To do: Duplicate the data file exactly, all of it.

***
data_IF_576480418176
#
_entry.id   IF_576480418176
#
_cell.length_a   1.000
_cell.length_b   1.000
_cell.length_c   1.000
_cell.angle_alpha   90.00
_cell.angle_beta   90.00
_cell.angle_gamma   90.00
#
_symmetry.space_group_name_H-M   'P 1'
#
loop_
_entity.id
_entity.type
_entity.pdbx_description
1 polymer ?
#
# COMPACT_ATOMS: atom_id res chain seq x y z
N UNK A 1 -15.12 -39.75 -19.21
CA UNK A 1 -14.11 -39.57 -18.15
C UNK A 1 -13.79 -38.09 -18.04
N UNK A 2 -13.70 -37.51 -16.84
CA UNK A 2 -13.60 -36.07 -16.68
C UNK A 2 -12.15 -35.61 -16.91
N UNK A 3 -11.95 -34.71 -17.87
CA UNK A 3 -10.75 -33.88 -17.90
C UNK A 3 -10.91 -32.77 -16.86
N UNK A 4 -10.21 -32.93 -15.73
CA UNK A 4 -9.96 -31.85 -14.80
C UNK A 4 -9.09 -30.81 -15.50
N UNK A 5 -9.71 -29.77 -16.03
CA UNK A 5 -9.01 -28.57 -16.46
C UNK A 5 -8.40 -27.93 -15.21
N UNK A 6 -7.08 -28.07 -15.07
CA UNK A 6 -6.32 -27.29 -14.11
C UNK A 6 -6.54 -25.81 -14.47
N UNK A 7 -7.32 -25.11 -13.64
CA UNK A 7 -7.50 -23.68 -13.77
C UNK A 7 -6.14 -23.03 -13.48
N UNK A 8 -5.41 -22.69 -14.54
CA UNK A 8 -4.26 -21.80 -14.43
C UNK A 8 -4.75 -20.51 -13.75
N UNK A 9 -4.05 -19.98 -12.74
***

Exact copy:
data_IF_576480418176
#
_entry.id   IF_576480418176
#
_cell.length_a   1.000
_cell.length_b   1.000
_cell.length_c   1.000
_cell.angle_alpha   90.00
_cell.angle_beta   90.00
_cell.angle_gamma   90.00
#
_symmetry.space_group_name_H-M   'P 1'
#
loop_
_entity.id
_entity.type
_entity.pdbx_description
1 polymer ?
#
# COMPACT_ATOMS: atom_id res chain seq x y z
N UNK A 1 -15.12 -39.75 -19.21
CA UNK A 1 -14.11 -39.57 -18.15
C UNK A 1 -13.79 -38.09 -18.04
N UNK A 2 -13.70 -37.51 -16.84
CA UNK A 2 -13.60 -36.07 -16.68
C UNK A 2 -12.15 -35.61 -16.91
N UNK A 3 -11.95 -34.71 -17.87
CA UNK A 3 -10.75 -33.88 -17.90
C UNK A 3 -10.91 -32.77 -16.86
N UNK A 4 -10.21 -32.93 -15.73
CA UNK A 4 -9.96 -31.85 -14.80
C UNK A 4 -9.09 -30.81 -15.50
N UNK A 5 -9.71 -29.77 -16.03
CA UNK A 5 -9.01 -28.57 -16.46
C UNK A 5 -8.40 -27.93 -15.21
N UNK A 6 -7.08 -28.07 -15.07
CA UNK A 6 -6.32 -27.29 -14.11
C UNK A 6 -6.54 -25.81 -14.47
N UNK A 7 -7.32 -25.11 -13.64
CA UNK A 7 -7.50 -23.68 -13.77
C UNK A 7 -6.14 -23.03 -13.48
N UNK A 8 -5.41 -22.69 -14.54
CA UNK A 8 -4.26 -21.80 -14.43
C UNK A 8 -4.75 -20.51 -13.75
N UNK A 9 -4.05 -19.98 -12.74